Spring gave Granville Island's visitors a fantastic chance to meet Patrick Sephani, internationally renowned Zimbabwean Master Carver. For 2 weeks Patrick was showcasing his incredible stone carving skills at the Ocean Art Pavillion.

Being offered a rare glimpse at the contemporary Zimbabwean Sculpture Movement’s art, history and traditions, viewers enjoyed watching the artist make raw stone come to life using only hand tools.

Patrick’s works are incredibly expressive of mood and emotion. He has the ability to make use of the natural and spiritual elements of stone to create his distinctive works of art.

To see more fantastic works of art by Patrick as well as hundreds of other talented Zimbabwean sculptors, visit the Ukama Gallery at 1802 Maritime Mews.

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Ukama welcomes Paul Ygartua to the roster of incredibly gifted artists on exhibition at our Granville Island gallery!

BIOGRAPHY:

Creation and interpretation is Paul’s life. In painting he is at home in all mediums and his production is prodigious. Paul started his artistic career as a qualified gold and silversmith with a degree in design. Paul then turned to painting immediately after graduating from the Liverpool School of Art.

His painting styles include Realism, Expressionism, Abstract Expressionism, Surrealism and Abstract Surrealism. His continuous study and work on techniques and painting mediums are apparent throughout his vast body of work.

From his Heritage Series to his Celestialism (which shows the extent of his imagination–giving an insight to his more intimate work illustrating the workings of the mind and soul ) to his current Abstract Expressionism and Abstract Surrealism.

His most recent works provoke a response that is both physical and emotional. His application of colour and line enables Paul to capture the essence of the subject with a spontaneity unparalleled by many. His technique in colour is startling and impressive and his use of the pallet knife is bold and convincing. Paul’s monumental murals and domed ceiling have received international acclaim and the power of his achievement is appreciated and recognized by many collectors worldwide.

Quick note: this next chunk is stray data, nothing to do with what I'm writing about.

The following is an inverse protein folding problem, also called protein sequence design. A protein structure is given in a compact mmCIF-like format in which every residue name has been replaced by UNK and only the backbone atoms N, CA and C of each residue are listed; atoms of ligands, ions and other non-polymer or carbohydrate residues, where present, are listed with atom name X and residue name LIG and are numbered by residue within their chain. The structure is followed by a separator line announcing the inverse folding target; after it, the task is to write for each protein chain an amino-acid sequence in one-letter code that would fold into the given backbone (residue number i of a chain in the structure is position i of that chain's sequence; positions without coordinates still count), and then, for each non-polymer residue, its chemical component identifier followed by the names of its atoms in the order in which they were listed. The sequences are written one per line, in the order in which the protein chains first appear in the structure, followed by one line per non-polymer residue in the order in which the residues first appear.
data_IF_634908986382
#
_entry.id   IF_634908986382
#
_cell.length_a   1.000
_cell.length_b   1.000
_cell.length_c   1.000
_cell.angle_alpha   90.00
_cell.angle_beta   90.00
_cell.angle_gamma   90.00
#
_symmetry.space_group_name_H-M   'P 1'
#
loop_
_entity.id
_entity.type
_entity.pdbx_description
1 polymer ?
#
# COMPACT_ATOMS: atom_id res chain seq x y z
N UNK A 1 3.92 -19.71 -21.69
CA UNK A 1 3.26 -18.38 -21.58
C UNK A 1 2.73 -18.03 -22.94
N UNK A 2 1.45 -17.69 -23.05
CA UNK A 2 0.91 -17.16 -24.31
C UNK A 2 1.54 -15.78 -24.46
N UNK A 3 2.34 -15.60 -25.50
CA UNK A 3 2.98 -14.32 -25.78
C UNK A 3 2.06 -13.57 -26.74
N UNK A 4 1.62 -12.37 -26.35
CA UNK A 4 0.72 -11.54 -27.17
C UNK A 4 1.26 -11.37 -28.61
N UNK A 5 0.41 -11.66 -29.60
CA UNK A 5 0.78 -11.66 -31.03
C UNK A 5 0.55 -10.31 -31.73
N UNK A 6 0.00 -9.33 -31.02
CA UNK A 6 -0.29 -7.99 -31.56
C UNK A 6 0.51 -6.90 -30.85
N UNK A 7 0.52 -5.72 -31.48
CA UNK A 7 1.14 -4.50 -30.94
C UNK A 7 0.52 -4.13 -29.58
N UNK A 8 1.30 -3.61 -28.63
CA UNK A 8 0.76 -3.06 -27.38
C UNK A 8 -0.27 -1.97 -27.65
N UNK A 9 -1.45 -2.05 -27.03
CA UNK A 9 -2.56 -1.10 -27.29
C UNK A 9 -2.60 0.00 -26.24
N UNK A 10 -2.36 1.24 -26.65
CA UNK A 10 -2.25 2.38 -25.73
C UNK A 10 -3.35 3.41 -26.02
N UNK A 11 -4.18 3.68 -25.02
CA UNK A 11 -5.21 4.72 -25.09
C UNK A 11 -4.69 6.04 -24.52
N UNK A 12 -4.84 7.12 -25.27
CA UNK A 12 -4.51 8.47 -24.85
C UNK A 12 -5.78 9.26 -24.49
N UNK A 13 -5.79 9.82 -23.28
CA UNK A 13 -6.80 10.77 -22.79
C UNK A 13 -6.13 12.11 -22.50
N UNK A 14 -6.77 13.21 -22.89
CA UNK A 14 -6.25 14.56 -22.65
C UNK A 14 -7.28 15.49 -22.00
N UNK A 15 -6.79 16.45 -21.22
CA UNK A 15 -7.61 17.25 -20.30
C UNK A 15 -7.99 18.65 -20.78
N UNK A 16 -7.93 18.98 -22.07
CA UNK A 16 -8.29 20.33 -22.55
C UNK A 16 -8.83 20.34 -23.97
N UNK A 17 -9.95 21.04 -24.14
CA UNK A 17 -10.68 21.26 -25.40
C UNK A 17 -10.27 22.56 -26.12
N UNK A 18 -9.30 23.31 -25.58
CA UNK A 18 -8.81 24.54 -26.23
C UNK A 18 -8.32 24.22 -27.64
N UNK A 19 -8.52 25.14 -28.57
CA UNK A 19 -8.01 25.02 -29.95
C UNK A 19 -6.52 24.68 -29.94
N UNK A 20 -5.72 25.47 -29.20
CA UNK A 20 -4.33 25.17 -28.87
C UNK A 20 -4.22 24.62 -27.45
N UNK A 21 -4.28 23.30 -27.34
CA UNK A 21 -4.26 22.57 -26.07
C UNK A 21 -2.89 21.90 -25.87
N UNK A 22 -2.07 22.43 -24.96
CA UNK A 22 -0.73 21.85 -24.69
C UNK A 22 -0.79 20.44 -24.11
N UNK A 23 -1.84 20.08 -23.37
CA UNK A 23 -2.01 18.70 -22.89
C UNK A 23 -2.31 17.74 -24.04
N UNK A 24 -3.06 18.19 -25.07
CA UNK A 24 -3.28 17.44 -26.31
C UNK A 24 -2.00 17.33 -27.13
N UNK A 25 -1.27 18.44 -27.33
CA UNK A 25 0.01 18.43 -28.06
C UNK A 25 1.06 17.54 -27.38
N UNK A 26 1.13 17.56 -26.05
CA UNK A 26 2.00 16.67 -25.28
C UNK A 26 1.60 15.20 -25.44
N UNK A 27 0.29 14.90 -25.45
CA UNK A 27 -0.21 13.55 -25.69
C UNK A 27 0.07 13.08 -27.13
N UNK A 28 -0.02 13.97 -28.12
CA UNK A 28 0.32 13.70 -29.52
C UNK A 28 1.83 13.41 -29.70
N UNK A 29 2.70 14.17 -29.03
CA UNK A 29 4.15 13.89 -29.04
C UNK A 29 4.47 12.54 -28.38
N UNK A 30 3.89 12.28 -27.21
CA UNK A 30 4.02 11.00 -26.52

He is the creator of some of the most famous images in Canada such as his Heritage Series; which are instantly recognized by most Canadians and have been a part of the British Columbia identity for decades. He is also the architect of some of the largest murals in North America and Europe His paintings are in public and private collections worldwide and are treasured for their intrinsic and real value.

SELECTED WORKS:


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3-Dimensional Art in A Multi-Dimensional World:

An Artist Talk with Karen Bagawaya

Saturday, December 16th, 2017, 3pm

This month, Ukama Gallery had the pleasure of hosting an intimate talk with Mixed Media Visual Artist Karen Bagayawa.

Attendees were taken through the eloquently woven tale that has led up to the mastery of Bagayawa’s incredibly unique and innovative tactile mixed media canvases.

Bagayawa began by describing the five years she spent in Japan early in her career and under the tutelage of three very important mentors; Printmaker Shegheki Tomura, Painter Eiichi Sugimura, and Painter & Printmaker Misashi Momose. From them, she learned to recognize the importance of patience and persistence when finding one’s artistic voice.

Notably, it was life-long printmaker Shigheki Tomoura who stressed to Bagayawa, “How can one make wonderful work if they are not mentally and physically well […] exercise and discipline are key to one's artistic practice and success.”

Bagayawa agrees, and is thankful to her mentors who “Enabled [her] to learn the importance of finding one’s genuine passions in making art.” The overarching commitment and dedication to craft throughout the country’s artistry was impactful to Bagayawa, who highlights a love for Hagiyaki ceramic work. Bagayawa elaborated on her affinity for Hagiyaki, “The beautiful pink and white glaze on ceramic pieces is caused by glazing the pieces over ninety times. Repetitive and beautiful. Honing their craft.”

Today, Bagayawa’s complex and layered panels speak volumes about artist’s exposure to Japanese traditions, just as they impressively emulate the colours and textures of the biologically diverse Northwest Coast Rainforest. Having found her studio and home Vancouver, British Columbia, Bagayawa continues to find inspiration through foraged treasures; soft mosses, skeletal branches, and the Pacific ocean…they all find their way into the artist’s stunning meditative work.

Through a culmination of weaving her own linen; layering, dying, cracking, and manipulating tile grout; and finally, following through a sequence of over 50 colour washes to her panels; a heavily saturated, living, and breathing Bagayawa work is born.

To learn more about the artist and her process, please ask a gallery attendant on your next visit as you tour the Karen Bagayawa collection.


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